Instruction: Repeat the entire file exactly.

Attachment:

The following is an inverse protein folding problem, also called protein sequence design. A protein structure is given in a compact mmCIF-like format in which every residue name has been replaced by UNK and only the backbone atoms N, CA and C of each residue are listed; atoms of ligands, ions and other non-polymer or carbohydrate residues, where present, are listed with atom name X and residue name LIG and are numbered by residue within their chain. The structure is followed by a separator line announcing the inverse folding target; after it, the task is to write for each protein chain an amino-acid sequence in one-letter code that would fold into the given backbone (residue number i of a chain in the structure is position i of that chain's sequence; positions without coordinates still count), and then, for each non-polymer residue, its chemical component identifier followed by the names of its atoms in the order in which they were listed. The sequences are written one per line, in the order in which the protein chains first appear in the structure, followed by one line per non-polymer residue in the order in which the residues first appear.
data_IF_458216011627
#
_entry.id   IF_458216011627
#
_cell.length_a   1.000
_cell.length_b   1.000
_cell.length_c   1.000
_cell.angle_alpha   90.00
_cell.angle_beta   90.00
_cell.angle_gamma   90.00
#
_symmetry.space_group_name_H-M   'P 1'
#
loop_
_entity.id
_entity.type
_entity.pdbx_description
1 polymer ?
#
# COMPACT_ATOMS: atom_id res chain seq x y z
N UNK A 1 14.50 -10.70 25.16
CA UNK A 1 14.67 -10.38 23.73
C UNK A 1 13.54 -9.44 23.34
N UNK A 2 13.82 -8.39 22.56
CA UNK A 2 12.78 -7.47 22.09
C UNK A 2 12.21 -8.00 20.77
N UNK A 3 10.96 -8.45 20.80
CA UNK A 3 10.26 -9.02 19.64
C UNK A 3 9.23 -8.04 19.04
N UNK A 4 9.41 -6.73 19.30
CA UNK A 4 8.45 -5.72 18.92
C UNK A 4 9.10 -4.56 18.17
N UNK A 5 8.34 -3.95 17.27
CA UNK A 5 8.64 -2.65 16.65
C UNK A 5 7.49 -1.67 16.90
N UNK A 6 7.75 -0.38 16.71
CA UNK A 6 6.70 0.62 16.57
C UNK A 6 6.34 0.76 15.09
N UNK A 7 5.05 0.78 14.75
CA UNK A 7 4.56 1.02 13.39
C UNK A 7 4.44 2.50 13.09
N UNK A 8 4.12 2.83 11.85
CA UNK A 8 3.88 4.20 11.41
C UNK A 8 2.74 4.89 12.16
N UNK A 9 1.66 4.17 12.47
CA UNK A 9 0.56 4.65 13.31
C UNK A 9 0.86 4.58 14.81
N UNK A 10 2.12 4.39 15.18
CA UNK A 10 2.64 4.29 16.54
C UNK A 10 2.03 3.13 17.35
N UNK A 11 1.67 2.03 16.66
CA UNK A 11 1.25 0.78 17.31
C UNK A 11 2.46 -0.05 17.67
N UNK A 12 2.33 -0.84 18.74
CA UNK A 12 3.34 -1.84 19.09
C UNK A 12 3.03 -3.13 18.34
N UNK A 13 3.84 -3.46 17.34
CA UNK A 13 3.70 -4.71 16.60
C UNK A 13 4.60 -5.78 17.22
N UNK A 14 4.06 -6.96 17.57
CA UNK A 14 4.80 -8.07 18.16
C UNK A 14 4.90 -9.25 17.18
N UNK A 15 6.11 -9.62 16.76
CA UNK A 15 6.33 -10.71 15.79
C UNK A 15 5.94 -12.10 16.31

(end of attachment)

The following is an inverse protein folding problem, also called protein sequence design. A protein structure is given in a compact mmCIF-like format in which every residue name has been replaced by UNK and only the backbone atoms N, CA and C of each residue are listed; atoms of ligands, ions and other non-polymer or carbohydrate residues, where present, are listed with atom name X and residue name LIG and are numbered by residue within their chain. The structure is followed by a separator line announcing the inverse folding target; after it, the task is to write for each protein chain an amino-acid sequence in one-letter code that would fold into the given backbone (residue number i of a chain in the structure is position i of that chain's sequence; positions without coordinates still count), and then, for each non-polymer residue, its chemical component identifier followed by the names of its atoms in the order in which they were listed. The sequences are written one per line, in the order in which the protein chains first appear in the structure, followed by one line per non-polymer residue in the order in which the residues first appear.
data_IF_458216011627
#
_entry.id   IF_458216011627
#
_cell.length_a   1.000
_cell.length_b   1.000
_cell.length_c   1.000
_cell.angle_alpha   90.00
_cell.angle_beta   90.00
_cell.angle_gamma   90.00
#
_symmetry.space_group_name_H-M   'P 1'
#
loop_
_entity.id
_entity.type
_entity.pdbx_description
1 polymer ?
#
# COMPACT_ATOMS: atom_id res chain seq x y z
N UNK A 1 14.50 -10.70 25.16
CA UNK A 1 14.67 -10.38 23.73
C UNK A 1 13.54 -9.44 23.34
N UNK A 2 13.82 -8.39 22.56
CA UNK A 2 12.78 -7.47 22.09
C UNK A 2 12.21 -8.00 20.77
N UNK A 3 10.96 -8.45 20.80
CA UNK A 3 10.26 -9.02 19.64
C UNK A 3 9.23 -8.04 19.04
N UNK A 4 9.41 -6.73 19.30
CA UNK A 4 8.45 -5.72 18.92
C UNK A 4 9.10 -4.56 18.17
N UNK A 5 8.34 -3.95 17.27
CA UNK A 5 8.64 -2.65 16.65
C UNK A 5 7.49 -1.67 16.90
N UNK A 6 7.75 -0.38 16.71
CA UNK A 6 6.70 0.62 16.57
C UNK A 6 6.34 0.76 15.09
N UNK A 7 5.05 0.78 14.75
CA UNK A 7 4.56 1.02 13.39
C UNK A 7 4.44 2.50 13.09
N UNK A 8 4.12 2.83 11.85
CA UNK A 8 3.88 4.20 11.41
C UNK A 8 2.74 4.89 12.16
N UNK A 9 1.66 4.17 12.47
CA UNK A 9 0.56 4.65 13.31
C UNK A 9 0.86 4.58 14.81
N UNK A 10 2.12 4.39 15.18
CA UNK A 10 2.64 4.29 16.54
C UNK A 10 2.03 3.13 17.35
N UNK A 11 1.67 2.03 16.66
CA UNK A 11 1.25 0.78 17.31
C UNK A 11 2.46 -0.05 17.67
N UNK A 12 2.33 -0.84 18.74
CA UNK A 12 3.34 -1.84 19.09
C UNK A 12 3.03 -3.13 18.34
N UNK A 13 3.84 -3.46 17.34
CA UNK A 13 3.70 -4.71 16.60
C UNK A 13 4.60 -5.78 17.22
N UNK A 14 4.06 -6.96 17.57
CA UNK A 14 4.80 -8.07 18.16
C UNK A 14 4.90 -9.25 17.18
N UNK A 15 6.11 -9.62 16.76
CA UNK A 15 6.33 -10.71 15.79
C UNK A 15 5.94 -12.10 16.31